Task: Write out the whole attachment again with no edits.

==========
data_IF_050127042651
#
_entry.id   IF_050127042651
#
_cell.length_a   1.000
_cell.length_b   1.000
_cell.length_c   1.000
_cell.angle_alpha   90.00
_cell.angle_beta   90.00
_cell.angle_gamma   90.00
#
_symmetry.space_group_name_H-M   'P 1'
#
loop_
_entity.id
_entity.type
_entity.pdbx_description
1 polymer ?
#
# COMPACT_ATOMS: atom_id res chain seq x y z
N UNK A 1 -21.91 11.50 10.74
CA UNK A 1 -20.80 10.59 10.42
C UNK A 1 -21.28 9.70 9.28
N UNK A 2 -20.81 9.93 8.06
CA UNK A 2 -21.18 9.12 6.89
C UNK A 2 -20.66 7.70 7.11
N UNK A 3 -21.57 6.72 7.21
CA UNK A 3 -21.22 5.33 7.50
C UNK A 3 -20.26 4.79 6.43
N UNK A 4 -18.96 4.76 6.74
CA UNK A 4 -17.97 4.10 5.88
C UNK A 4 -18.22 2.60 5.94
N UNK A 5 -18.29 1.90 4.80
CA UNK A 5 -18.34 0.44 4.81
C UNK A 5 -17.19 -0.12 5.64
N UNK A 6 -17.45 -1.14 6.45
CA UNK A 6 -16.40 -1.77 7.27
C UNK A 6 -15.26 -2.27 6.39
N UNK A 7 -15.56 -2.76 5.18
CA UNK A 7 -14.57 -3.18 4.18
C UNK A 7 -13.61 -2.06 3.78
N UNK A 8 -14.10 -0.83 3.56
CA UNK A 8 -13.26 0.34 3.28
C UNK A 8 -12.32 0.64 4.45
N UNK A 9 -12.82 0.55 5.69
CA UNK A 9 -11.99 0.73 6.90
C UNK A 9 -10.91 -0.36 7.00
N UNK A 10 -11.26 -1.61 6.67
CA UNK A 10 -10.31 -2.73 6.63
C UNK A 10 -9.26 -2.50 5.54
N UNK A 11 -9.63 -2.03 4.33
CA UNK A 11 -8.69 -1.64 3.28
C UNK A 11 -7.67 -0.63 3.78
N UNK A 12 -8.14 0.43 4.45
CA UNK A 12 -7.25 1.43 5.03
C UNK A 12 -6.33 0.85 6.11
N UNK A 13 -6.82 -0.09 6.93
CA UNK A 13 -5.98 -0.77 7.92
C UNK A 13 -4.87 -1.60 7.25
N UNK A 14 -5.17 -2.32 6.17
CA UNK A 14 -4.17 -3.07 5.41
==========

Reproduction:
data_IF_050127042651
#
_entry.id   IF_050127042651
#
_cell.length_a   1.000
_cell.length_b   1.000
_cell.length_c   1.000
_cell.angle_alpha   90.00
_cell.angle_beta   90.00
_cell.angle_gamma   90.00
#
_symmetry.space_group_name_H-M   'P 1'
#
loop_
_entity.id
_entity.type
_entity.pdbx_description
1 polymer ?
#
# COMPACT_ATOMS: atom_id res chain seq x y z
N UNK A 1 -21.91 11.50 10.74
CA UNK A 1 -20.80 10.59 10.42
C UNK A 1 -21.28 9.70 9.28
N UNK A 2 -20.81 9.93 8.06
CA UNK A 2 -21.18 9.12 6.89
C UNK A 2 -20.66 7.70 7.11
N UNK A 3 -21.57 6.72 7.21
CA UNK A 3 -21.22 5.33 7.50
C UNK A 3 -20.26 4.79 6.43
N UNK A 4 -18.96 4.76 6.74
CA UNK A 4 -17.97 4.10 5.88
C UNK A 4 -18.22 2.60 5.94
N UNK A 5 -18.29 1.90 4.80
CA UNK A 5 -18.34 0.44 4.81
C UNK A 5 -17.19 -0.12 5.64
N UNK A 6 -17.45 -1.14 6.45
CA UNK A 6 -16.40 -1.77 7.27
C UNK A 6 -15.26 -2.27 6.39
N UNK A 7 -15.56 -2.76 5.18
CA UNK A 7 -14.57 -3.18 4.18
C UNK A 7 -13.61 -2.06 3.78
N UNK A 8 -14.10 -0.83 3.56
CA UNK A 8 -13.26 0.34 3.28
C UNK A 8 -12.32 0.64 4.45
N UNK A 9 -12.82 0.55 5.69
CA UNK A 9 -11.99 0.73 6.90
C UNK A 9 -10.91 -0.36 7.00
N UNK A 10 -11.26 -1.61 6.67
CA UNK A 10 -10.31 -2.73 6.63
C UNK A 10 -9.26 -2.50 5.54
N UNK A 11 -9.63 -2.03 4.33
CA UNK A 11 -8.69 -1.64 3.28
C UNK A 11 -7.67 -0.63 3.78
N UNK A 12 -8.14 0.43 4.45
CA UNK A 12 -7.25 1.43 5.03
C UNK A 12 -6.33 0.85 6.11
N UNK A 13 -6.82 -0.09 6.93
CA UNK A 13 -5.98 -0.77 7.92
C UNK A 13 -4.87 -1.60 7.25
N UNK A 14 -5.17 -2.32 6.17
CA UNK A 14 -4.17 -3.07 5.41